update deskAntisemitism

White House removes CAIR from national strategy on antisemitism

A White House spokesman also condemns "shocking, antisemitic statements" from the Council on American-Islamic Relations executive director.

Sign at the building entrance to CAIR headquarters. Credit: DCStockPhotography/Shutterstock.
Sign at the building entrance to CAIR headquarters. Credit: DCStockPhotography/Shutterstock.

When the White House announced its new national strategy to counter antisemitism on May 25, it stated that 24 organizations were supporting “the whole-of-society call to action.”

The Council on American-Islamic Relations was among the two dozen, per an archived version of the page.

As of 1:51 p.m. on Dec. 7, the archived page continued to reference CAIR, but at some time thereafter, the White House removed that reference.

Screenshots on Dec. 7, 2023, of a page on the White House website before (left) and after it scrubbed a reference to CAIR from its national strategy on antisemitism. Source: JNS highlighted CAIR on the left and where CAIR had appeared on the right. Source: Archive.org, White House website.

Also on Thursday, Andrew Bates, White House deputy press secretary and senior communications adviser, told reporters that the White House condemns “shocking, antisemitic statements” of CAIR’s executive director “in the strongest terms.”

Nihad Awad, CAIR’s national executive director, spoke at the American Muslims for Palestine convention in Chicago on Nov. 24. “The people of Gaza have the right to self-defense,” he said at the time. “Israel, as an occupying power, does not have that right to self-defense.”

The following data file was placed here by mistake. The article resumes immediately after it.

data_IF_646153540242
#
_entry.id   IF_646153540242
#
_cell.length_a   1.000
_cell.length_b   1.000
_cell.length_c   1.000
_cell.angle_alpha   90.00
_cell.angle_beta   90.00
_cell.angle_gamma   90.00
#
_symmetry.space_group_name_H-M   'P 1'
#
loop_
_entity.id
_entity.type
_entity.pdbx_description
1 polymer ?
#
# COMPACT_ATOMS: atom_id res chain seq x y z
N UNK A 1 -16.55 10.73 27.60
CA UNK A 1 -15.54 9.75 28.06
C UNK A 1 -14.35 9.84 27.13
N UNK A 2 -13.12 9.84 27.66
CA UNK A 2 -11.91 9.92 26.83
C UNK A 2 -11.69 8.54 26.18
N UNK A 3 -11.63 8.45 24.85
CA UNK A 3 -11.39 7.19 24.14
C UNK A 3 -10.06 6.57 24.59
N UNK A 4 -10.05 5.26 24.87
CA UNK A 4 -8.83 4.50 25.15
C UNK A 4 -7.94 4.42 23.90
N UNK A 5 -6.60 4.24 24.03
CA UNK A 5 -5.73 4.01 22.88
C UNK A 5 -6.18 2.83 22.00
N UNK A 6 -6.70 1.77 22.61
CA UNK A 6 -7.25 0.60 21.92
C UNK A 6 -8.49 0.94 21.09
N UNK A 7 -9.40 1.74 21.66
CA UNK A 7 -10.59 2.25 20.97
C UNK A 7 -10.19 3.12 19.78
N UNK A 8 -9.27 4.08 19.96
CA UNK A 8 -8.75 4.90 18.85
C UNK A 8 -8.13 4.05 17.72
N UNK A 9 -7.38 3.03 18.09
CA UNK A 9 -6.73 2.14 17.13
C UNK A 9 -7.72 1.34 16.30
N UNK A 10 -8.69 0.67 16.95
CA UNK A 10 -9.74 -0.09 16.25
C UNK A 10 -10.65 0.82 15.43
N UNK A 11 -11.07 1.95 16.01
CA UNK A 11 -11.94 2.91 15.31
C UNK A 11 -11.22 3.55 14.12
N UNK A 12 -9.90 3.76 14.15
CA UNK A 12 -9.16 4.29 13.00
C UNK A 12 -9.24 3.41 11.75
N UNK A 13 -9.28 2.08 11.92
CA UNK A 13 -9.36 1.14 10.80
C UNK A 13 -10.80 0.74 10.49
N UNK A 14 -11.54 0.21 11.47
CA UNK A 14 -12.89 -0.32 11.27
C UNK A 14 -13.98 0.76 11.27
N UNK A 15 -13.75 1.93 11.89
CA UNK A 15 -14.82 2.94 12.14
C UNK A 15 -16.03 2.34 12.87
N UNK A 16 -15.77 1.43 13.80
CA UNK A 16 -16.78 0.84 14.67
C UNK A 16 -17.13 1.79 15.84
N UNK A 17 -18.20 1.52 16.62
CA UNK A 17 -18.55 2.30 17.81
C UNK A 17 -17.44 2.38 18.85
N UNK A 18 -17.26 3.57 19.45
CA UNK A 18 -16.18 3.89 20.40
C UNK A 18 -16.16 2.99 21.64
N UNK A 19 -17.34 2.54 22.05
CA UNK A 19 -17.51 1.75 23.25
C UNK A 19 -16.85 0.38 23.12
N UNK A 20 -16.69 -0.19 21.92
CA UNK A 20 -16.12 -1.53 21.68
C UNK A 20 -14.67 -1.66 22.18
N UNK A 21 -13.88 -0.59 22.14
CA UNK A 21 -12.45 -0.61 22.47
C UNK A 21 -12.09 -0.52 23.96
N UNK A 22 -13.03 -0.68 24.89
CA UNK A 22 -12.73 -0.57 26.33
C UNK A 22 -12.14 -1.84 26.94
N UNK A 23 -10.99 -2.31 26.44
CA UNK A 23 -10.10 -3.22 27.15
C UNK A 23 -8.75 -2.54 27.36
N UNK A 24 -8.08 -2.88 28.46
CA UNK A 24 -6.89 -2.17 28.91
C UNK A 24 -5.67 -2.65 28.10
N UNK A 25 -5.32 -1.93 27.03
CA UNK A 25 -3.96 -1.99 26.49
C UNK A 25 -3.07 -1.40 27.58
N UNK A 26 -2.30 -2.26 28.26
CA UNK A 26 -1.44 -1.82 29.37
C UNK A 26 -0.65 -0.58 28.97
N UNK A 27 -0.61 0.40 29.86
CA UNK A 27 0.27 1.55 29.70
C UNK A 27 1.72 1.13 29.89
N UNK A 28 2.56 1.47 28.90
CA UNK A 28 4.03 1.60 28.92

He added that he was “happy to see people breaking the siege and throwing down the shackles of their own land.”

Thousands of Hamas terrorists invaded the northwestern Negev from the Gaza Strip on Oct. 7, killing some 1,200 people and wounding thousands. They took at least 240 Israelis and foreign nationals back to Gaza as hostages.

“The horrific, brutal terrorist attacks committed by Hamas on Oct. 7 were, as [U.S.] President [Joe] Biden said, ‘abhorrent’ and represent ‘unadulterated evil,’” the White House spokesman said. “Oct. 7 was the deadliest day for Jewish people since the Holocaust. The atrocities of that day shock the conscience, which is why we can never forget the pain Hamas has caused for so many innocent people.”

“There are families who are in agony mourning loved ones, and there are also families in agony as they do everything in their power to free loved ones being held hostage,” he added. “Every leader has a responsibility to call out antisemitism wherever it rears its ugly head.”

In June, Deborah Lipstadt, U.S. special envoy to monitor and combat antisemitism, told The Jerusalem Post that the CAIR should be judged going forward, and not on its “problematic” past.

JNS sought comment from Lipstadt after CAIR was part of a group statement and released its own statement blaming Israel for being attacked on Oct. 7.

In response to a question from JNS about whether CAIR still deserved that second chance after its comments on Oct. 7, Lipstadt said: “It is irresponsible and abhorrent to try in any way to justify Hamas’s murder of more than 1,000 Israeli civilians, including through indiscriminate attacks.”

“The United States stands resolutely in solidarity with the government and people of Israel, as they consider steps to mitigate this vicious, lethal terrorist threat,” she added.

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